This medication is not recommended for use during pregnancy. It may harm an unborn baby. Ask about reliable forms of birth control while using this medication. However, since untreated mental/mood problems (such as depression) can harm a pregnant woman and her unborn baby, do not stop using this medication unless directed by your doctor. Ask your doctor if a different medication would be right for you. If you are planning pregnancy, become pregnant, or think you may be pregnant, tell your doctor right away.
This medication passes into breast milk and may harm a nursing infant. Breast-feeding while using this drug is not recommended. Consult your doctor before breast-feeding.
Drug interactions may change how your medications work or increase your risk for serious side effects. This document does not contain all possible drug interactions. Keep a list of all the products you use (including prescription/nonprescription drugs and herbal products) and share it with your doctor and pharmacist. Do not start, stop, or change the dosage of any medicines without your doctor's approval.
Tell your doctor or pharmacist if you are using other products that cause drowsiness such as opioid pain or cough relievers (such as codeine, hydrocodone), alcohol, marijuana (cannabis), drugs for sleep or anxiety (such as alprazolam, lorazepam, zolpidem), muscle relaxants (such as carisoprodol, cyclobenzaprine), or antihistamines (such as cetirizine, diphenhydramine).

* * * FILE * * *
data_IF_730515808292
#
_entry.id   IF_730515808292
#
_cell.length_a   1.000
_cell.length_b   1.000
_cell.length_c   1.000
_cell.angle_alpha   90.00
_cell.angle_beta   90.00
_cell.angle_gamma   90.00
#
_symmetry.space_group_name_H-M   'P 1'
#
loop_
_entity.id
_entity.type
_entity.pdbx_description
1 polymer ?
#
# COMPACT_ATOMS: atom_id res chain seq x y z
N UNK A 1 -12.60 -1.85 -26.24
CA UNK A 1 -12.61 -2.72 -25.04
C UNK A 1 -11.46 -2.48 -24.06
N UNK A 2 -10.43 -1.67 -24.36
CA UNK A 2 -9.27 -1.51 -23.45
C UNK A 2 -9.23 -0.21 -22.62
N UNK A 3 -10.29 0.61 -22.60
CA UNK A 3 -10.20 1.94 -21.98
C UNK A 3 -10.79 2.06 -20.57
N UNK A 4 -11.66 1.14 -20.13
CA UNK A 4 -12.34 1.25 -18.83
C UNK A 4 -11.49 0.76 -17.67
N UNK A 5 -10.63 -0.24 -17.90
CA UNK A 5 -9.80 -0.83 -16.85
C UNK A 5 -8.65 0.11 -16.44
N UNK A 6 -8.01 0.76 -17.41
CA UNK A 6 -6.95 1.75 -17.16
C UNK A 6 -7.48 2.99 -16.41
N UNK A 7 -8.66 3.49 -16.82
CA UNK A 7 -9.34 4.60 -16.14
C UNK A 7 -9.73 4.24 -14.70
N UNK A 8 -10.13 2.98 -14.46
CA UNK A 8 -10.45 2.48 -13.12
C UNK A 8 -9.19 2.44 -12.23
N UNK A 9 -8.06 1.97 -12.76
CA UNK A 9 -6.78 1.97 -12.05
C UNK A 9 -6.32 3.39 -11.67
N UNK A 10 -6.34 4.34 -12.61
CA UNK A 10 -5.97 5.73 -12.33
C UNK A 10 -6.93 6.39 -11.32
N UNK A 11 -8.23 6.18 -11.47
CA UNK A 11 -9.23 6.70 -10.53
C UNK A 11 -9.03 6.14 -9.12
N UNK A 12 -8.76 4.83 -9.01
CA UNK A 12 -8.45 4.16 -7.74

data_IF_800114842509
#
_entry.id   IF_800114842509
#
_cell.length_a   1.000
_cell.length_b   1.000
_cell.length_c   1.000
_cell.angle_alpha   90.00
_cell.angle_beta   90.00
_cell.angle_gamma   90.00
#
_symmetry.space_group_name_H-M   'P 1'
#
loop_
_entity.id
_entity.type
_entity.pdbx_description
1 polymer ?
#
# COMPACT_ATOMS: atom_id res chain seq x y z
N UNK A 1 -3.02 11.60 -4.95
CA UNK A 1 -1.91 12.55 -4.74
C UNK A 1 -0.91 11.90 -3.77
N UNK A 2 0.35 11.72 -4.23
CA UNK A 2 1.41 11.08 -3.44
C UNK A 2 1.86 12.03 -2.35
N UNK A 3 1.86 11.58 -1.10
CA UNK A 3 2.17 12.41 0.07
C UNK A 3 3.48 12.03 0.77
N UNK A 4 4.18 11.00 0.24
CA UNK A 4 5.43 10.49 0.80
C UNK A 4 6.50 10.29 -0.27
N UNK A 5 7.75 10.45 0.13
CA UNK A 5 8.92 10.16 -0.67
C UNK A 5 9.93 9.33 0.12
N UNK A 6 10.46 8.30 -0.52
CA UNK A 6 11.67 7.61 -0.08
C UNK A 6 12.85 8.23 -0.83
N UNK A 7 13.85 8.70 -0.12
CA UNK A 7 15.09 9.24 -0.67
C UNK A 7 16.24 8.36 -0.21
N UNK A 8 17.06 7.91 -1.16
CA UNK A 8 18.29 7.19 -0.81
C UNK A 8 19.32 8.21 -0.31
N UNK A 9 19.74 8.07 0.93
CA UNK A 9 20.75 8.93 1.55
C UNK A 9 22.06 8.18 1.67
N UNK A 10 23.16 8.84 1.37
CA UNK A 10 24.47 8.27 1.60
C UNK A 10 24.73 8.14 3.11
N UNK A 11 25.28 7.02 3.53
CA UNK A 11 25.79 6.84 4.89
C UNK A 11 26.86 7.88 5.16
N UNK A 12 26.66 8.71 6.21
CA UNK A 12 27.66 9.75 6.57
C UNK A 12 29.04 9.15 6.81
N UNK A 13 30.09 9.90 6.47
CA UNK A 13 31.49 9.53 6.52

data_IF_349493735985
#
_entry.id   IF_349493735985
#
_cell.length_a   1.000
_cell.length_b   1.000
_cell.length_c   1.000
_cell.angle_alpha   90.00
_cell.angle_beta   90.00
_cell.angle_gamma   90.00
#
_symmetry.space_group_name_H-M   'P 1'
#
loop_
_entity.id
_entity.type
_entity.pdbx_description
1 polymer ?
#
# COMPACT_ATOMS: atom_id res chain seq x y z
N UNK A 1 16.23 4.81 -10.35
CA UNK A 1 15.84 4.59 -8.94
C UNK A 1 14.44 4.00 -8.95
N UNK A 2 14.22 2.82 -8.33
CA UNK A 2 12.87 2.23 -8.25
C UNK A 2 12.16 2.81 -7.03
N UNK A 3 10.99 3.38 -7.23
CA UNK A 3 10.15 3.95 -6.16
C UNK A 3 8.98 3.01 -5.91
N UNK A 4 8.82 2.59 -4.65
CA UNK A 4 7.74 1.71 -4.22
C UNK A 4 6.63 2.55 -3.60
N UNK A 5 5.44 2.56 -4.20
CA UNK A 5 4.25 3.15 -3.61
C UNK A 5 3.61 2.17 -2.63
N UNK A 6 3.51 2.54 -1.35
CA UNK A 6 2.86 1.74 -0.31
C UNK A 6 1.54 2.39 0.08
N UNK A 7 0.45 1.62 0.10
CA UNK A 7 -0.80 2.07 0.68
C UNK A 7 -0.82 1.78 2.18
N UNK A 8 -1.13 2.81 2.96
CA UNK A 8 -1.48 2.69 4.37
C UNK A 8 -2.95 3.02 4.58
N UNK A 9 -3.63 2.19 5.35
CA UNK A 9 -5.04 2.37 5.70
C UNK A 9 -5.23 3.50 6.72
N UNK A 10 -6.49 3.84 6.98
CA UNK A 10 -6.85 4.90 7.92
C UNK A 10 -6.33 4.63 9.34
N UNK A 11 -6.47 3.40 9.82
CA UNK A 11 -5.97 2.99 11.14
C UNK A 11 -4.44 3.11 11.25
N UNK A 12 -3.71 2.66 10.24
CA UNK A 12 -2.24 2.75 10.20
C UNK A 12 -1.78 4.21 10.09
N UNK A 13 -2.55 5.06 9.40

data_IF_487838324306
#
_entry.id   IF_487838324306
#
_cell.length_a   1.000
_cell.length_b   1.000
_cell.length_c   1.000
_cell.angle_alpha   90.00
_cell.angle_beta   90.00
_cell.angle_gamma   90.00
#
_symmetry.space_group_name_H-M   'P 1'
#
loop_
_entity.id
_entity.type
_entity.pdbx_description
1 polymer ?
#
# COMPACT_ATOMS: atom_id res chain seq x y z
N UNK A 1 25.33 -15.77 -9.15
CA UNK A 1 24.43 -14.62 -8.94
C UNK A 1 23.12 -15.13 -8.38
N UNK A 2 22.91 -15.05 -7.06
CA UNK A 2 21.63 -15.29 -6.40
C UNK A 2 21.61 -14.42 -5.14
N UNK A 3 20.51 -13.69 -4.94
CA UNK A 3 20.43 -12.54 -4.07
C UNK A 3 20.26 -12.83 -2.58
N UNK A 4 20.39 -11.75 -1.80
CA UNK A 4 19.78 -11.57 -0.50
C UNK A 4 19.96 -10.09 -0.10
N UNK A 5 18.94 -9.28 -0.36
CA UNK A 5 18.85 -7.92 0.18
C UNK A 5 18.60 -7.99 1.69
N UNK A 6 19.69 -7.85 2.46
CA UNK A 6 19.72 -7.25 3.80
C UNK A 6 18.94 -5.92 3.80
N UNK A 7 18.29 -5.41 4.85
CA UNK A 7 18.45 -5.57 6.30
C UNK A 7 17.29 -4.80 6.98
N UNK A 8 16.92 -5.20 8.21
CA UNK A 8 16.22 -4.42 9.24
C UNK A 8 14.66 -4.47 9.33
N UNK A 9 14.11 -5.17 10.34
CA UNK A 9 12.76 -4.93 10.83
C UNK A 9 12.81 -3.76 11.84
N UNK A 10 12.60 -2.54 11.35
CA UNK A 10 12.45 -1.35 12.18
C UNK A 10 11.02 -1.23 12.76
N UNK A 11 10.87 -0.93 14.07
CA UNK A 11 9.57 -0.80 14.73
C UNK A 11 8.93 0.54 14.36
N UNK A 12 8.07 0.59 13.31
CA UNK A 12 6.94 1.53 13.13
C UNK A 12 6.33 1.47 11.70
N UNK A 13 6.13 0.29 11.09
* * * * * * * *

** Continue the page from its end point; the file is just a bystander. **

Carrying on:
Check the labels on all your medicines (such as allergy or cough-and-cold products) because they may contain ingredients that cause drowsiness. Ask your pharmacist about using those products safely.
If someone has overdosed and has serious symptoms such as passing out or trouble breathing, call 911. Otherwise, call a poison control center right away. US residents can call their local poison control center at 1-800-222-1222. Canada residents can call a provincial poison control center.
For the best possible benefit, it is important to receive each scheduled dose of this medication as directed. If you miss a dose, contact your doctor right away to establish a new dosing schedule. Do not double the dose to catch up.
Not applicable. This medication is given in a medical clinic or doctor's office and will not be stored at home.
Information last revised March 2019.
Copyright(c) 2019 First Databank, Inc.
Conditions of use: The information in this database is intended to supplement, not substitute for the expertise and judgment of healthcare professionals. The information in not intend to cover all possible uses, directions, precautions, drug interactions or adverse effects nor should it be construed in indicate that use of a particular drug is safe, appropriate or effective for you or anyone else. A healthcare professional should be consulted before taking any drug, changing any diet or commencing or discontinuing any course of treatment.